How Do You Ensure Data Integrity in Cubes?

A friend of mine recently asked for assistance on creating a custom DLL. I’m a total n00b at this. But, i asked him, why he was pulling his hair over this.

He wants the DLL to implement data integrity in the cube. For example, in a customer dimension with SSN as an attribute, he was hoping, a DLL can be created to ensure that SSN is always 9 digit number.

I had no clue. However, I’ve suggested him to use constraints in the sql table, source data warehouse itself. Check constraint on SSN column can get the job done.

There are many benefits of using constraints in the data warehouse for this particular case:

  • Check constraints are simple. Even people like me, with no knowledge on DLL’s can maintain them.
  • They ensure that data in the warehouse is clean. You don’t want to allow 15 digit number for SSN, for example.
  • Only the data warehouse contains source data for cubes. And if data here is clean, there is no way bad data is entered into the cube. At least in the perfect world.
  • With clean data in the warehouse, reports can consume data from either warehouse or cubes.

What’s your approach?

What would be your approach to this problem? Did you create a DLL? What other solutions do you have?

You are welcome to post a comment below.

~Sam.

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PASS Summit 2012 Twitter Dashboard

As a business intelligence developer, my skills include taking the raw data, shaking it to remove all the junk, and presenting it to business users in the most sexiest way possible – smart people often use the words ETL, and BI to define this process, but I’m not smart – I neither have glasses nor a French beard. ^_^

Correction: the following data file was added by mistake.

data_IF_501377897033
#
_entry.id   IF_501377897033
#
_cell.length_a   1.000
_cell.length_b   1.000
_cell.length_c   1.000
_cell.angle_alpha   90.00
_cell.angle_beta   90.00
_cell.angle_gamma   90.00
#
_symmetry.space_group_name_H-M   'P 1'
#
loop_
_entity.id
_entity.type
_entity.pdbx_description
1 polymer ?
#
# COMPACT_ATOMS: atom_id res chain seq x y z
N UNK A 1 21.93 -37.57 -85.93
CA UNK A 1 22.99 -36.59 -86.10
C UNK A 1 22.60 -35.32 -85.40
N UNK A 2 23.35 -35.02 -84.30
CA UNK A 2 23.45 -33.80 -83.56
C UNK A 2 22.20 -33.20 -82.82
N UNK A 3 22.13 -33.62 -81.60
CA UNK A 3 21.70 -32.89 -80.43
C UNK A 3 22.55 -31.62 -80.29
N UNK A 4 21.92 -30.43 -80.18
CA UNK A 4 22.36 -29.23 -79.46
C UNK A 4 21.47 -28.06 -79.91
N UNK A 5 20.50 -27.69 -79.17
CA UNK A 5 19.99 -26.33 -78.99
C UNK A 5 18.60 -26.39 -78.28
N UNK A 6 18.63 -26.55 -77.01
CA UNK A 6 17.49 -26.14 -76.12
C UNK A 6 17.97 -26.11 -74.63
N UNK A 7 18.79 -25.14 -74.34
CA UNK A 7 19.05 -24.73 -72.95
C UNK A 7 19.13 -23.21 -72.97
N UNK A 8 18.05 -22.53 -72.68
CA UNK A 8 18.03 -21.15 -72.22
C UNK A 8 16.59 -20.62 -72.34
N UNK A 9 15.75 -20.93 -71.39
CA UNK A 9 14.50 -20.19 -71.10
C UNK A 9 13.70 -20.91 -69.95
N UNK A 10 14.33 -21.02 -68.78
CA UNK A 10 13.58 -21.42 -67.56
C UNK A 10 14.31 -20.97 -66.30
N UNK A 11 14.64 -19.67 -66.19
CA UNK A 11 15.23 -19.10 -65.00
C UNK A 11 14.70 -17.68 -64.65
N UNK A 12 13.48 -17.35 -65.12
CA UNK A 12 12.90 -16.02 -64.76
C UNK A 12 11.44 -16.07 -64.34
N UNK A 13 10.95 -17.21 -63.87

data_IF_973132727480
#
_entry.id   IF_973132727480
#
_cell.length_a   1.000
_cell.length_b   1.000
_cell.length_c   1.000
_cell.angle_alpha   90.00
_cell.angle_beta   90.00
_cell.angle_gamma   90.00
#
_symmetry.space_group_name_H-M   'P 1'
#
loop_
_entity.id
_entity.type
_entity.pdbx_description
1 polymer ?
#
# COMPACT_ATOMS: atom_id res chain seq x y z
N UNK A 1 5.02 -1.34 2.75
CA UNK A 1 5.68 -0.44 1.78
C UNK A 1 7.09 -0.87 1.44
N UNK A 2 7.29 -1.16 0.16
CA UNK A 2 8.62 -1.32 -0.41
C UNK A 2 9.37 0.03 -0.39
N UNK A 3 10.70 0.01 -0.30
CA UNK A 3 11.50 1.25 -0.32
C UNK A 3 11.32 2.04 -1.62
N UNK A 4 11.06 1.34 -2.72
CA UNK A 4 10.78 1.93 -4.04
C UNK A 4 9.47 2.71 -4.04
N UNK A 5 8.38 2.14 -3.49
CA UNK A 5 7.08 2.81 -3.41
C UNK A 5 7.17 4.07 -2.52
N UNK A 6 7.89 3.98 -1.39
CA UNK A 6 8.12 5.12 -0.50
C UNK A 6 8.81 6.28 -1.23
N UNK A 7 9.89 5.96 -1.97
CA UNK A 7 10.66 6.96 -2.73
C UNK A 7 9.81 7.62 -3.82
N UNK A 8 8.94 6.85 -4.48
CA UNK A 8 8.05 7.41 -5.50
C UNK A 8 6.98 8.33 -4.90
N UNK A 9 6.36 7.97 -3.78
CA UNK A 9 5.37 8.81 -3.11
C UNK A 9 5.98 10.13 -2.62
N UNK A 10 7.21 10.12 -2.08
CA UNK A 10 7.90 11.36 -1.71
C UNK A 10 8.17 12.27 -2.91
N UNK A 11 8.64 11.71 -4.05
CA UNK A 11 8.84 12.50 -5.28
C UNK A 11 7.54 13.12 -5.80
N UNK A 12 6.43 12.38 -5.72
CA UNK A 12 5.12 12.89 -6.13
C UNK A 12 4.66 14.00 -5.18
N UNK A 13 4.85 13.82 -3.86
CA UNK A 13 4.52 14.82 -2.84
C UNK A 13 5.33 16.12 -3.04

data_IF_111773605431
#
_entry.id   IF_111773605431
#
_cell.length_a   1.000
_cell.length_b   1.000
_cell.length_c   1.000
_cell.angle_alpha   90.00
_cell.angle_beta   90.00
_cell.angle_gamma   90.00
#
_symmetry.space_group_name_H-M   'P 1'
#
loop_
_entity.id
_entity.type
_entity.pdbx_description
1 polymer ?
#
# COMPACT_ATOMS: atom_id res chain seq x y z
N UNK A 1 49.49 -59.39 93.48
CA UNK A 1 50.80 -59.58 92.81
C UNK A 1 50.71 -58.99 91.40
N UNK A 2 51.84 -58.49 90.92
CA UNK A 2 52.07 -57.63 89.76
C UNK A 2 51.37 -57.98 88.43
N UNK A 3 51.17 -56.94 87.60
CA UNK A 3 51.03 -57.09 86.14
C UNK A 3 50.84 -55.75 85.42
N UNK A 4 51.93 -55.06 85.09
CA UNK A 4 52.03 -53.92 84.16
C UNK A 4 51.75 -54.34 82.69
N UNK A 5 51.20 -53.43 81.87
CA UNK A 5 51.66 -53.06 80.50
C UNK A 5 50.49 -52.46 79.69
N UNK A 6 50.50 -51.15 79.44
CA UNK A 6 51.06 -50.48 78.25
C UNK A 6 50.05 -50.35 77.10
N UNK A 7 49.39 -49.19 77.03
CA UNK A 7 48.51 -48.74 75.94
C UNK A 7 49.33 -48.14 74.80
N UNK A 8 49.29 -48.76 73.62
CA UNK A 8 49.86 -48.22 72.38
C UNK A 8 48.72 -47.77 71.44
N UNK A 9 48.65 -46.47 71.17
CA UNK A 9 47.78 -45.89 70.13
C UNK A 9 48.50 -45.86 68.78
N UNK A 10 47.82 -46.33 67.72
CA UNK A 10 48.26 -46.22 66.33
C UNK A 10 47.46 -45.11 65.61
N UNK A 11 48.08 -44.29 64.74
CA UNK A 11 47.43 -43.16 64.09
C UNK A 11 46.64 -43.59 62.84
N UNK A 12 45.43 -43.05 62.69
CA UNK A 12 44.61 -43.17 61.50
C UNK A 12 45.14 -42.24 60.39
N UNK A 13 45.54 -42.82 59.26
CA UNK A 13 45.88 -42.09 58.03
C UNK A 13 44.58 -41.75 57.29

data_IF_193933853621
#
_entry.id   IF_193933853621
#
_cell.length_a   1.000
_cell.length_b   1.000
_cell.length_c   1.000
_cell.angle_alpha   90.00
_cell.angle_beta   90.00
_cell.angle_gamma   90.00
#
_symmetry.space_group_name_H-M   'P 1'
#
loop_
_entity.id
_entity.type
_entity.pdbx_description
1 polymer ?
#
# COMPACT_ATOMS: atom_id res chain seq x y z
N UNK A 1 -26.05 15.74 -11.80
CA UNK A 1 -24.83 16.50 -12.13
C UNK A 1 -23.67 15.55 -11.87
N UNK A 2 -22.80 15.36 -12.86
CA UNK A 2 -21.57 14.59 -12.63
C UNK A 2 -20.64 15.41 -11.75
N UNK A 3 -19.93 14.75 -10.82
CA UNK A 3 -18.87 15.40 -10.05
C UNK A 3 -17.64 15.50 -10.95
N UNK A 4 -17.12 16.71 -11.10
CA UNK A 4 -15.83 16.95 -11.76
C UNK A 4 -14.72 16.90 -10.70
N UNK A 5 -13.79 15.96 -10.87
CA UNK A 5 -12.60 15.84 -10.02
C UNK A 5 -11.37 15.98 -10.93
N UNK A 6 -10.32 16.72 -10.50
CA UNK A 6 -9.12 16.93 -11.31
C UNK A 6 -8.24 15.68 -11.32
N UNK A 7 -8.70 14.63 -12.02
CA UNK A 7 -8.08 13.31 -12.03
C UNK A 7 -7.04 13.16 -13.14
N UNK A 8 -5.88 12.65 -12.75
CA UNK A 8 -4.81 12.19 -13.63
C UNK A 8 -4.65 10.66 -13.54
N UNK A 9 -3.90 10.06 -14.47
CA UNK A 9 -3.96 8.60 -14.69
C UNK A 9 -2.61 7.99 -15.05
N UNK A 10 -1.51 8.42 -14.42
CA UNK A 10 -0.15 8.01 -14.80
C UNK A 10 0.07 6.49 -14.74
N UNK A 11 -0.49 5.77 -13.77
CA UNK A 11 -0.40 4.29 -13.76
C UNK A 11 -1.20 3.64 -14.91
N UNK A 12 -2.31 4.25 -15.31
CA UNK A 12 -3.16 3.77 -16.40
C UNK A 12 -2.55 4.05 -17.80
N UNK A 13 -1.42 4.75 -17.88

Since I missed the Pass Summit 2012, I closely watched twitter feed for #sqlpass. Oh boy! That was amazing! There are believers (#PASSPrayers), first timers (#sqlfirsttimers), karaoke’rs (#sqlkaraoke), repeating offenders (Alumni), runners (#sqlrun) to name a few, making This a perfect family (#sqlfamily).

That was me watching #sqlpass tweets btw
OMG! So close.

Then, I put my skills to work. Through out the summit I collected tweets that were coming in with #sqlpass and other hashtags mentioned above, imported them to a database, and created the following dashboard.

See PASS Summit 2012 as it happened on twitter. Click the image below to interact (opens in a new window).

PASS Summit 2012 Twitter Dashboard - sqlpass

Charts on the top show the top tweeters and the busiest hours. Times are shown in Pacific Standard Time. Clearly, people tweeted more during the keynote sessions and there are cool people in the top tweeters list.

When you select a tweeter, all views in the dashboard are filtered for that particular user. For example, in the below image I select BrentO (Brent Ozar). You can see everything Brent tweeted and tweets over time.

image

Similarly, you can select a time to see everything for that hour.

Last functionality I show is searching tweets. Enter a term in the search tweets filter area in the bottom left. For example, I enter ‘Boring’ to get this:

image

Good news: there are only a few tweets that reflect a boring event. Bad news: there are tweets suggesting that the event (at some point) is boring. You can see when attendees felt boring. Don’t get me wrong – It’s not my intention to convey that Summit was boring. A good BI solution tells business users when and where there are problems.

Database Backup

Download the database backup from here. It’s a SQL Server 2012 RTM database. There are three tables:

dbo.Hashtag contains all the hashtags that were collected. HashtagID is an identity column.

image

dbo.Tweep is a table to store tweeters. UserID is the unique Twitter ID for a user, it’s not Identity in the database.

image